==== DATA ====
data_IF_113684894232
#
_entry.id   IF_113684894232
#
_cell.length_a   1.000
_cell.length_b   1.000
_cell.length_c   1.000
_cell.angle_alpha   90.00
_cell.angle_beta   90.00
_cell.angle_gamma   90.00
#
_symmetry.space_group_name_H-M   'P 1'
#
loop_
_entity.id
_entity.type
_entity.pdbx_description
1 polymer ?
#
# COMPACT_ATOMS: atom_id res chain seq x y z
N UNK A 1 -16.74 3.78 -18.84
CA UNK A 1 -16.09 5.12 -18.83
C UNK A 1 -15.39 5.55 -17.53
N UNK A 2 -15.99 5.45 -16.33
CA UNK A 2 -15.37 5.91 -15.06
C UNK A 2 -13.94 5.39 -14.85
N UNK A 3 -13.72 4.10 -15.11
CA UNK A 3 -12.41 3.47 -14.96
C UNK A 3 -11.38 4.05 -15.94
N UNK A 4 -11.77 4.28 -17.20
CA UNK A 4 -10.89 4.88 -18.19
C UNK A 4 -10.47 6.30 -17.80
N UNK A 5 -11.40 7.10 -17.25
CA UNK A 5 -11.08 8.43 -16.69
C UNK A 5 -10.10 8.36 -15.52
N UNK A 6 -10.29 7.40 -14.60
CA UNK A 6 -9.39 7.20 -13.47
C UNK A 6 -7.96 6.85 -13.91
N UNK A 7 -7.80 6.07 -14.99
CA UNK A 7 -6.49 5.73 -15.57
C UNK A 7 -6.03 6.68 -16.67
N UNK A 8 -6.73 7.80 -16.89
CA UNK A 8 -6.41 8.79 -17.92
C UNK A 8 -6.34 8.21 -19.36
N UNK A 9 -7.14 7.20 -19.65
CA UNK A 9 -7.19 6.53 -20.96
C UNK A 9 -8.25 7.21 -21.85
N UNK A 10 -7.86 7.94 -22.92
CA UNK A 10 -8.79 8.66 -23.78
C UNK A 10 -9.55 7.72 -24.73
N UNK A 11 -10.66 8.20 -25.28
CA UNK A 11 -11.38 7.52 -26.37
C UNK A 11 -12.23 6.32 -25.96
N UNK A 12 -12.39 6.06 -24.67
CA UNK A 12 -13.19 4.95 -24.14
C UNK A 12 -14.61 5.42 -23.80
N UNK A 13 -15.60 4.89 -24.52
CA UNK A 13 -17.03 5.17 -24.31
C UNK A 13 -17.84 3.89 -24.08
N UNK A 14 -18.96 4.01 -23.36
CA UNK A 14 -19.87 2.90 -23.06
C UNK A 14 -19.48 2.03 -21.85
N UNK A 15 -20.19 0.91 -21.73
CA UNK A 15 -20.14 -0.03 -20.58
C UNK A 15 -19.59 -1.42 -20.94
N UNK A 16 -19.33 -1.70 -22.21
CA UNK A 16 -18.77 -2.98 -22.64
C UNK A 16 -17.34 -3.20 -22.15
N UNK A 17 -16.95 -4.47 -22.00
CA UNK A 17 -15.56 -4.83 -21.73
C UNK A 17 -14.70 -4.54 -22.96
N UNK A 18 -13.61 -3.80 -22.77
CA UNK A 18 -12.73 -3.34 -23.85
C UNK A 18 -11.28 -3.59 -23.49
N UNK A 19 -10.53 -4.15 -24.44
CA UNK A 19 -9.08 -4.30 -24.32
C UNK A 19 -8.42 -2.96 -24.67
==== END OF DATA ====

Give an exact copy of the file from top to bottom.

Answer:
data_IF_113684894232
#
_entry.id   IF_113684894232
#
_cell.length_a   1.000
_cell.length_b   1.000
_cell.length_c   1.000
_cell.angle_alpha   90.00
_cell.angle_beta   90.00
_cell.angle_gamma   90.00
#
_symmetry.space_group_name_H-M   'P 1'
#
loop_
_entity.id
_entity.type
_entity.pdbx_description
1 polymer ?
#
# COMPACT_ATOMS: atom_id res chain seq x y z
N UNK A 1 -16.74 3.78 -18.84
CA UNK A 1 -16.09 5.12 -18.83
C UNK A 1 -15.39 5.55 -17.53
N UNK A 2 -15.99 5.45 -16.33
CA UNK A 2 -15.37 5.91 -15.06
C UNK A 2 -13.94 5.39 -14.85
N UNK A 3 -13.72 4.10 -15.11
CA UNK A 3 -12.41 3.47 -14.96
C UNK A 3 -11.38 4.05 -15.94
N UNK A 4 -11.77 4.28 -17.20
CA UNK A 4 -10.89 4.88 -18.19
C UNK A 4 -10.47 6.30 -17.80
N UNK A 5 -11.40 7.10 -17.25
CA UNK A 5 -11.08 8.43 -16.69
C UNK A 5 -10.10 8.36 -15.52
N UNK A 6 -10.29 7.40 -14.60
CA UNK A 6 -9.39 7.20 -13.47
C UNK A 6 -7.96 6.85 -13.91
N UNK A 7 -7.80 6.07 -14.99
CA UNK A 7 -6.49 5.73 -15.57
C UNK A 7 -6.03 6.68 -16.67
N UNK A 8 -6.73 7.80 -16.89
CA UNK A 8 -6.41 8.79 -17.92
C UNK A 8 -6.34 8.21 -19.36
N UNK A 9 -7.14 7.20 -19.65
CA UNK A 9 -7.19 6.53 -20.96
C UNK A 9 -8.25 7.21 -21.85
N UNK A 10 -7.86 7.94 -22.92
CA UNK A 10 -8.79 8.66 -23.78
C UNK A 10 -9.55 7.72 -24.73
N UNK A 11 -10.66 8.20 -25.28
CA UNK A 11 -11.38 7.52 -26.37
C UNK A 11 -12.23 6.32 -25.96
N UNK A 12 -12.39 6.06 -24.67
CA UNK A 12 -13.19 4.95 -24.14
C UNK A 12 -14.61 5.42 -23.80
N UNK A 13 -15.60 4.89 -24.52
CA UNK A 13 -17.03 5.17 -24.31
C UNK A 13 -17.84 3.89 -24.08
N UNK A 14 -18.96 4.01 -23.36
CA UNK A 14 -19.87 2.90 -23.06
C UNK A 14 -19.48 2.03 -21.85
N UNK A 15 -20.19 0.91 -21.73
CA UNK A 15 -20.14 -0.03 -20.58
C UNK A 15 -19.59 -1.42 -20.94
N UNK A 16 -19.33 -1.70 -22.21
CA UNK A 16 -18.77 -2.98 -22.64
C UNK A 16 -17.34 -3.20 -22.15
N UNK A 17 -16.95 -4.47 -22.00
CA UNK A 17 -15.56 -4.83 -21.73
C UNK A 17 -14.70 -4.54 -22.96
N UNK A 18 -13.61 -3.80 -22.77
CA UNK A 18 -12.73 -3.34 -23.85
C UNK A 18 -11.28 -3.59 -23.49
N UNK A 19 -10.53 -4.15 -24.44
CA UNK A 19 -9.08 -4.30 -24.32
C UNK A 19 -8.42 -2.96 -24.67